Stocks rally, euro climbs as risk back on menu

By Daniel Bases

NEW YORK (BestGrowthStock) – Wall Street staged a late-day surge on Thursday, extending its rally to three days on upbeat U.S. jobs data that also helped European shares to 10-day highs and the euro to a two-week peak.

The euro also benefited from the emergence of details surrounding Europe’s bank stress tests, heartening investors, who saw criteria for the checks were no worse than markets expected.

An improvement in Australia’s employment market kick-started the move to higher-risk assets and away from the safe-haven greenback. [ID:nSGE66702T]. For similar reasons, gold eased below $1,200 an ounce and benchmark 10-year U.S. Treasuries fell.

Risk appetite increased after weekly first-time U.S. jobless claims dropped to their lowest level in two months, offering a ray of hope for economic recovery.

“The euro is moving back up and that is a signal that people are less defensive and a little more risky,” said John Massey, portfolio manager at SunAmerica Asset Management in Jersey City, New Jersey.

The euro rose as high as $1.2711, its highest since mid-May, according to Reuters data.

After a dip lower in midday trade, U.S. stocks (Read more about the stock market today. ) closed up.

The Dow Jones industrial average (.DJI: ) rose 120.71 points, or 1.20 percent, to 10,138.99. The Standard & Poor’s 500 Index (.SPX: ), at one point lower on the day, finished up 9.98 points, or 0.94 percent, at 1,070.25. The Nasdaq Composite Index also erased earlier losses to end up 15.93 points, or 0.74 percent, to 2,175.40 (.IXIC: ).

The indexes are up between 4 and 4.7 percent in the last three sessions.

“The data we saw today was better than what we are used to seeing … it shed a bit of hope,” said Steve Goldman, market strategist at Weeden & Co in Greenwich, Connecticut.

“But there is still so much bearishness in the market that it is causing stocks to swing in such a swift manner.”

U.S. retailers gave a mixed picture as monthly chain store sales rose, boosted by promotions. The S&P retail index (.RLX: ) cut early losses to close flat on the day.

Consumer staples (.GSPS: ) were the S&P’s best-performing sector, with Costco Wholesale Corp (COST.O: ) rising 2.6 percent at $55.71.

However, in the technology sector, chipmaker shares weakened. The PHLX semiconductor index (.SOXX: ) fell 0.07 percent after a more than 5 percent gain on Wednesday.

European shares closed higher, led by bank stocks. The FTSEurofirst 300 (.FTEU3: ) index of top European shares closed up 0.95 percent at 1,015.56 points, the highest close since late June. Thursday marked the third straight day of gains after falls of more than 7 percent in the previous two calendar weeks.

Financial stocks were among the top gainers, with the STOXX Europe 600 banking index (.SX7P: ) rising 1.7 percent.

The MSCI world equity index (.MIWD00000PUS: ) rose 1.21 percent to a 1-1/2 week high. The Thomson Reuters global stock index (.TRXFLDGLPU: ) also rose 1.17 percent.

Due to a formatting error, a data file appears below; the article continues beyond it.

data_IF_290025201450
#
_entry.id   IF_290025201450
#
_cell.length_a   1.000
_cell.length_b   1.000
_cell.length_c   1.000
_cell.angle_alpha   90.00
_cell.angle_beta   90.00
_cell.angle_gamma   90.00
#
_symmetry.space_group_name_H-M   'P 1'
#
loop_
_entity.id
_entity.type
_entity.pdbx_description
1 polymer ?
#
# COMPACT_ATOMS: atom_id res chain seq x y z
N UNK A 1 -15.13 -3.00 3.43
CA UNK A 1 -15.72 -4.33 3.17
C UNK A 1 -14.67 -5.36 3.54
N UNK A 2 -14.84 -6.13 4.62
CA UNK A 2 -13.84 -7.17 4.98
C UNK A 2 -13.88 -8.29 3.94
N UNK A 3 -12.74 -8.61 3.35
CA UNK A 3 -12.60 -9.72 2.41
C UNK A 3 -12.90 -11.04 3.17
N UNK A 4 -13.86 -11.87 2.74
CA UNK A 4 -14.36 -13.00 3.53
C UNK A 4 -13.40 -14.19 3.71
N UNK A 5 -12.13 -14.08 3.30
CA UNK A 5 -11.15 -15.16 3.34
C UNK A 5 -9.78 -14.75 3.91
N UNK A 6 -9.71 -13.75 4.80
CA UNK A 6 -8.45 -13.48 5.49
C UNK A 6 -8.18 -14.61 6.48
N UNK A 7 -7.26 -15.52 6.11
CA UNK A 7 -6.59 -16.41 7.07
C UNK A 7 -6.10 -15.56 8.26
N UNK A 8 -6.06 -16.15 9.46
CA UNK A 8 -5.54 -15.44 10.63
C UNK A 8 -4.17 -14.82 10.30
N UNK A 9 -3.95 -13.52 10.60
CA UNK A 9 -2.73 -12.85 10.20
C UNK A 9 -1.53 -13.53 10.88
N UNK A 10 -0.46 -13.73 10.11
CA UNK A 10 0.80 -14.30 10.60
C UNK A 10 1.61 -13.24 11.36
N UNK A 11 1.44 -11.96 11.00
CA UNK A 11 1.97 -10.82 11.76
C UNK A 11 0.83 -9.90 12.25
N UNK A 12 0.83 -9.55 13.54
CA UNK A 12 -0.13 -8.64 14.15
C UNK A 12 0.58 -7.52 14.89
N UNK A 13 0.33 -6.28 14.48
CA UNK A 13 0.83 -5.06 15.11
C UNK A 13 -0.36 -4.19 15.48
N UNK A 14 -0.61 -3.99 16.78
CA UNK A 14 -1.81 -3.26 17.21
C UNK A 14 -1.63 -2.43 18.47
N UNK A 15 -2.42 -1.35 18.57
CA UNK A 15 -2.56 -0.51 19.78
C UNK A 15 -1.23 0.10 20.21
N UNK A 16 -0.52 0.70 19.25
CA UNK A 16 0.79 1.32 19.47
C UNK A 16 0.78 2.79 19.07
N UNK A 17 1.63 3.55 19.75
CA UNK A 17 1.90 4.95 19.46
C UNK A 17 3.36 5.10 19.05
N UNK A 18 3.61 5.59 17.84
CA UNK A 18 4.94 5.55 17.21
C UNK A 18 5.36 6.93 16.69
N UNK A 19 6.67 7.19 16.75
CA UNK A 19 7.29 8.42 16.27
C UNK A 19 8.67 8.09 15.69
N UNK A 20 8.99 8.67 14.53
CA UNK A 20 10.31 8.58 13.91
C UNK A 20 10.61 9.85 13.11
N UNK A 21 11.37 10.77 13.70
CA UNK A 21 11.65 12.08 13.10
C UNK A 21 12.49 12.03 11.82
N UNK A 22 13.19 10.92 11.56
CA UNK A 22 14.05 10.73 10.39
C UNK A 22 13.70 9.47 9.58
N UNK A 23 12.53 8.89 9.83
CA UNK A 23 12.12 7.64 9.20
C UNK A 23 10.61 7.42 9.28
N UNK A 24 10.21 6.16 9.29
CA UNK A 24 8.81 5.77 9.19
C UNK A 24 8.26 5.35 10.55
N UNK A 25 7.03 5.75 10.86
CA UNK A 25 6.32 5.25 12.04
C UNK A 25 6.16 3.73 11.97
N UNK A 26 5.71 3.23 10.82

In Japan, the Nikkei (.N225: ) ended up 2.8 percent, buoyed by short-covering from investors who believe the benchmark’s slide to a seven-month low this week was overdone.


Europe named 91 banks taking part in a health test of its banking system on Wednesday — including many regional banks where markets suspect most of the sore spots reside — as it seeks to restore confidence in the sector.

European Central Bank President Jean-Claude Trichet said appropriate action would be taken where needed on bank balance sheets. He spoke after the ECB bank left interest rates on hold at a record low 1.0 percent.

Trichet said the global economy and foreign trade may recover more strongly than projected, further supporting euro zone exports. The area’s economy, however, is expected to grow “at a moderate and still uneven pace in an environment of high uncertainty,” he said.

The euro rose 0.49 percent to $1.2696, extending a strong run after hitting a four-year low of $1.1876 in early June. The greenback gained 0.70 percent at 88.31.

The Australian dollar gained about 1.5 percent on the day against the U.S. dollar to $0.8770.

The U.S. Treasury said China’s yuan is undervalued, but refrained from saying Beijing was manipulating its currency despite pressure to do so from U.S. manufacturers hurt by cheap imports from China.

The International Monetary Fund raised its U.S. growth forecast slightly to 3.3 percent for 2010 and 2.9 percent for 2011, but said unemployment would remain above 9 percent for both years and inflation would remain low.

The IMF also sees the greenback depreciating moderately over the next five years, saying it is “somewhat” overvalued and greater currency flexibility in some countries will be needed to support the global economy.

Benchmark 10-year U.S. Treasuries fell 13/32 of a point in price, pushing the yield to 3.04 percent.

“It’s a low, low-yielding world,” said Richard Gordon, fixed-income strategist at Wells Fargo Securities in Charlotte, North Carolina. “Slow growth is being priced in and there’s no inflationary pressure right now.”

The German government two-year bond yield rose 5.2 basis points to 0.734 percent, having at one point raced up to 0.745 percent, its highest level since the end of April.

Spot gold fell 0.32 percent, to $1,198.00 while crude oil settled up 1.85 percent, at $75.44 a barrel.

(Additional reporting by Angela Moon, Matt Lynley, Edward Krudy, Richard Leong, Natsuko Waki, Vivianne Rodrigues, Tricia Wright, Aiko Hayashi, Shinichi Saoshiro; Editing by Dan Grebler)

Stocks rally, euro climbs as risk back on menu